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Myanmar picks panel to reform army-scripted constitution

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Myanmar’s President Win Myint (left) and State Counsellor Aung San Suu Kyi arrive to attend a reception in Naypyidaw on February 12. Myanmar on Tuesday set up a committee to discuss reforming the country’s military-drafted constitution, pitting Suu Kyi’s civilian government openly against the powerful armed forces for the first time over the incendiary issue. THET AUNG/AFP

Myanmar picks panel to reform army-scripted constitution

MYANMAR set up a committee to discuss reforming the country’s military-drafted constitution on Tuesday, pitting Aung San Suu Kyi’s civilian government openly against the powerful armed forces for the first time over the incendiary issue.

Suu Kyi’s National League for Democracy (NLD) party won a landslide in the 2015 elections, but was forced into an uneasy power-sharing agreement with the armed forces.

Under a 2008 charter it drafted, the military controls all security ministries and is gifted a quarter of parliamentary seats.

That hands the army an effective veto over any constitutional change.

Suu Kyi’s party has promised to reform the controversial document.

With 2020 polls looming, parliament voted overwhelmingly on Tuesday to form a cross-party committee to debate reforms of the charter.

The main purpose of the “all-inclusive” panel will be to “write a bill to change the 2008 constitution”, deputy speaker and committee chair Tun Tun Hein, an NLD lawmaker, told parliament.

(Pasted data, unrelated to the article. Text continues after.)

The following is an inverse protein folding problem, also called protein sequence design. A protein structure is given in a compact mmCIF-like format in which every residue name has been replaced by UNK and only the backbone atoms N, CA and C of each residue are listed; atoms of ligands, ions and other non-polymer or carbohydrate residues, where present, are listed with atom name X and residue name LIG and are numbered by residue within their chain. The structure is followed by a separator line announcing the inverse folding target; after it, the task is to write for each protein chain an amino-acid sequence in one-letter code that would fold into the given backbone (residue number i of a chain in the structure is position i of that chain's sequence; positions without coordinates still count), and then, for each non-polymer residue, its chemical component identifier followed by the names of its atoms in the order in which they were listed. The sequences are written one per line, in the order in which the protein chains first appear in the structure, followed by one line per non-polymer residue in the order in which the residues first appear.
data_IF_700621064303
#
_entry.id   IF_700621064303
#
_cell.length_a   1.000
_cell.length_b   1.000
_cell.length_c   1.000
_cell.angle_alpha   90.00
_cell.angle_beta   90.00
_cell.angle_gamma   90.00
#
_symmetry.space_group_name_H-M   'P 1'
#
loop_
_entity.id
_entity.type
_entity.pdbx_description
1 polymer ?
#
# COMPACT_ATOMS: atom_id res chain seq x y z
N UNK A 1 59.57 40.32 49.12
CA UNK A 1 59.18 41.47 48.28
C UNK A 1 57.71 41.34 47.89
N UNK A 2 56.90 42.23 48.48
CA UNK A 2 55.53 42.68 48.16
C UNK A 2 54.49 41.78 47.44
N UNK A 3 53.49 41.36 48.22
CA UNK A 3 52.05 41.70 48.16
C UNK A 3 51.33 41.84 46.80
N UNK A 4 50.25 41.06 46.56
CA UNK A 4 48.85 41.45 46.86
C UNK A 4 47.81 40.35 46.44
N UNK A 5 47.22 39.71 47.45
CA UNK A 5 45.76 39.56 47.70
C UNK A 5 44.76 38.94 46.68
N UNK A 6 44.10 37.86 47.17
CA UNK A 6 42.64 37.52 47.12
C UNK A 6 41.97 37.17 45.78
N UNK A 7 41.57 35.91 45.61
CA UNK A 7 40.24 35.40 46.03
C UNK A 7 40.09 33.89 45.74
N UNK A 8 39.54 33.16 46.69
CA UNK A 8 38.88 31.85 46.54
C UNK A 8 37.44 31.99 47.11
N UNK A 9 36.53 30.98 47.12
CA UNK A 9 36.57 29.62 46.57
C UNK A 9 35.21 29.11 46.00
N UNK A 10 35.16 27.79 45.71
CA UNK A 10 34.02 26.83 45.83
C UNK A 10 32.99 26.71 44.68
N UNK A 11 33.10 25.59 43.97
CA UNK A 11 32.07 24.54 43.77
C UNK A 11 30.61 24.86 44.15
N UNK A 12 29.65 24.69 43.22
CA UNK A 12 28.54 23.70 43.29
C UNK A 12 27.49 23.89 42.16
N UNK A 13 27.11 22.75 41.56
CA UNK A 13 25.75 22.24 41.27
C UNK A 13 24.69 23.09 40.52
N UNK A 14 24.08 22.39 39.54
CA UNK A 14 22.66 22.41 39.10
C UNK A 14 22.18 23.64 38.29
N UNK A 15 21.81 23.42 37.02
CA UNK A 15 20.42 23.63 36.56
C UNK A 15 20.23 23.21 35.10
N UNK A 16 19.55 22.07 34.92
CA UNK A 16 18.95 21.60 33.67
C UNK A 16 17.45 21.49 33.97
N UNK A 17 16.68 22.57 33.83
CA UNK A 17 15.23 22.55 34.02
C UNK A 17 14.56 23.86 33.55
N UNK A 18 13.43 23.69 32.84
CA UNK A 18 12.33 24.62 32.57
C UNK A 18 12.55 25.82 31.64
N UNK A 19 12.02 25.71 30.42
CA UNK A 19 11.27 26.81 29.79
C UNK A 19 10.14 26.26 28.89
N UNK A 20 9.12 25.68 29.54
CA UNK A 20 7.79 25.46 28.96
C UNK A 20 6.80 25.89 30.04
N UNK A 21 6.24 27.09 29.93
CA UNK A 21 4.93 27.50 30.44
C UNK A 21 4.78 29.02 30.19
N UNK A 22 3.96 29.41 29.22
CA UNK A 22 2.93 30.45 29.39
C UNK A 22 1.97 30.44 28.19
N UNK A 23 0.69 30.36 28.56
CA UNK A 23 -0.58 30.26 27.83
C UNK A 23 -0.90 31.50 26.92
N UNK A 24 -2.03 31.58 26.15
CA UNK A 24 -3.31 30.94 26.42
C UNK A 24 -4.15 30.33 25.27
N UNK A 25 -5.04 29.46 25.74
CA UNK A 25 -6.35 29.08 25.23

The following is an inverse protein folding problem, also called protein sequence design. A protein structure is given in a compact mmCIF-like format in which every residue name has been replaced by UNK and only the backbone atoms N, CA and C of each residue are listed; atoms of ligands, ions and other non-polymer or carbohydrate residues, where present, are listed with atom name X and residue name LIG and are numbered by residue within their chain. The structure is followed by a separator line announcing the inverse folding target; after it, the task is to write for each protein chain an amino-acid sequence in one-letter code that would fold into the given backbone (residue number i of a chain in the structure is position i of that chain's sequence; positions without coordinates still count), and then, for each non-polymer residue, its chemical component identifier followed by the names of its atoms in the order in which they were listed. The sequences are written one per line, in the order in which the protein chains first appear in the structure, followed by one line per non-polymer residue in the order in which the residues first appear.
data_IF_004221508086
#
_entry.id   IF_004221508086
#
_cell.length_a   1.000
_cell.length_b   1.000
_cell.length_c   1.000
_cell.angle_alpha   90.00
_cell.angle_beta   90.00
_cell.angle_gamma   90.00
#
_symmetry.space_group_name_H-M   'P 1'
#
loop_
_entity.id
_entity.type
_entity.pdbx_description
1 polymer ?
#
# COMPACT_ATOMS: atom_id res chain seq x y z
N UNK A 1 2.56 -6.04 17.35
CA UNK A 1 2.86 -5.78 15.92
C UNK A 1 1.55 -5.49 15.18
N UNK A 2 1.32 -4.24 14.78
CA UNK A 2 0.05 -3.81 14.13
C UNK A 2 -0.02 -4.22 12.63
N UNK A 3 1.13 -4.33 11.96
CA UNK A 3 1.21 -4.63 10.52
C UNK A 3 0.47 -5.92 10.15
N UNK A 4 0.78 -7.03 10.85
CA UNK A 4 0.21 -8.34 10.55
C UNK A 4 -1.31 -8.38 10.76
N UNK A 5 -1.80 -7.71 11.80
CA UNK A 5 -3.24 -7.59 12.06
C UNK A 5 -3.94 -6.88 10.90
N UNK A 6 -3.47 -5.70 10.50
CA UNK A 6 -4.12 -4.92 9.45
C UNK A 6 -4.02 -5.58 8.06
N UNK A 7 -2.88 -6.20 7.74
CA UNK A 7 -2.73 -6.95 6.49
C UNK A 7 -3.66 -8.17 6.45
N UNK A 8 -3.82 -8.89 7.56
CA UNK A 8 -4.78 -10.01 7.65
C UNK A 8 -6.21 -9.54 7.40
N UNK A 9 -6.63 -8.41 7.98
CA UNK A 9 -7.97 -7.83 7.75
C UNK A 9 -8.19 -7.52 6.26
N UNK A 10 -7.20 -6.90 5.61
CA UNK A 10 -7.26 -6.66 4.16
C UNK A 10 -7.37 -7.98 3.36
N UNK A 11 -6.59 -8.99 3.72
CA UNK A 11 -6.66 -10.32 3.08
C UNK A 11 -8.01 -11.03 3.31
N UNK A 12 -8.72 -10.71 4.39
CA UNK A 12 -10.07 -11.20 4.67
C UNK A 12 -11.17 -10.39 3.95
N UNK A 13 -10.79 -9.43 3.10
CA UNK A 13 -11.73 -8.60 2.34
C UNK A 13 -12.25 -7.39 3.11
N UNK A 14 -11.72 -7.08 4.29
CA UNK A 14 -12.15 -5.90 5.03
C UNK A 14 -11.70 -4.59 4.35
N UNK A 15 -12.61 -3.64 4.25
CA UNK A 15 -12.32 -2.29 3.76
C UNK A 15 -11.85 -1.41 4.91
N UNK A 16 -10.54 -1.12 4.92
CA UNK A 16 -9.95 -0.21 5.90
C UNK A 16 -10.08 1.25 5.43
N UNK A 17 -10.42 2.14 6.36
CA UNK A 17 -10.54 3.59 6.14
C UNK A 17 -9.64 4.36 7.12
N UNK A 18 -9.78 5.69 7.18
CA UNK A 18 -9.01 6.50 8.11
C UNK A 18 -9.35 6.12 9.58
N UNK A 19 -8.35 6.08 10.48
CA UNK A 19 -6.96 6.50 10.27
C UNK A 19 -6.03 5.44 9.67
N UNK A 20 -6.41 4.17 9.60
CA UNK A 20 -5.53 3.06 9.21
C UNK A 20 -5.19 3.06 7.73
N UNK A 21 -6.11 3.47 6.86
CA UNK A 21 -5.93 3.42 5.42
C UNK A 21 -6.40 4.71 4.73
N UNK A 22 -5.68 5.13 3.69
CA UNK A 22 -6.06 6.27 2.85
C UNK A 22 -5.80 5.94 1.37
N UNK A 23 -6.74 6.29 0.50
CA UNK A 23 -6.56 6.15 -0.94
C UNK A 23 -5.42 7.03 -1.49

The NLD will be allocated 18 out of 45 seats on the panel, the military will have eight and the remainder will be divided between other parties.

There has so far been no detail about the specific reforms the discussions would focus on, or the steps ahead once the panel makes its recommendations.

But its formation threatens a political showdown with the army, whose bloc of MPs stood up in protest in early February when the committee’s formation was first mooted.

However, the army chief struck a more conciliatory tone in a rare interview with foreign media last week.

“We accept that the constitution needs amendments,” he told Japanese paper Asahi Shimbun.

“But the important point is that no amendment should harm [its] essence.”

The move by parliament came just a few days after a court handed death sentences to the killers behind the 2017 murder of Muslim lawyer and Suu Kyi adviser Ko Ni.

He was leading the charge on constitutional reform when he was shot dead in cold blood, while cradling his grandson.

Ko Ni is also credited with Suu Kyi’s circumnavigation of a clause banning anyone married to a foreigner from becoming president.

Suu Kyi, whose late husband was British academic Michael Aris, created her current post of state counsellor above the president’s office.

Forming the cross-party committee is “very significant”, said analyst Khin Zaw Win, director of Yangon-based Tampadipa Institute, adding there could be a “reckoning of sorts” looming between the army and NLD.

“It will need a lot of ingenuity and creativity from everyone.”

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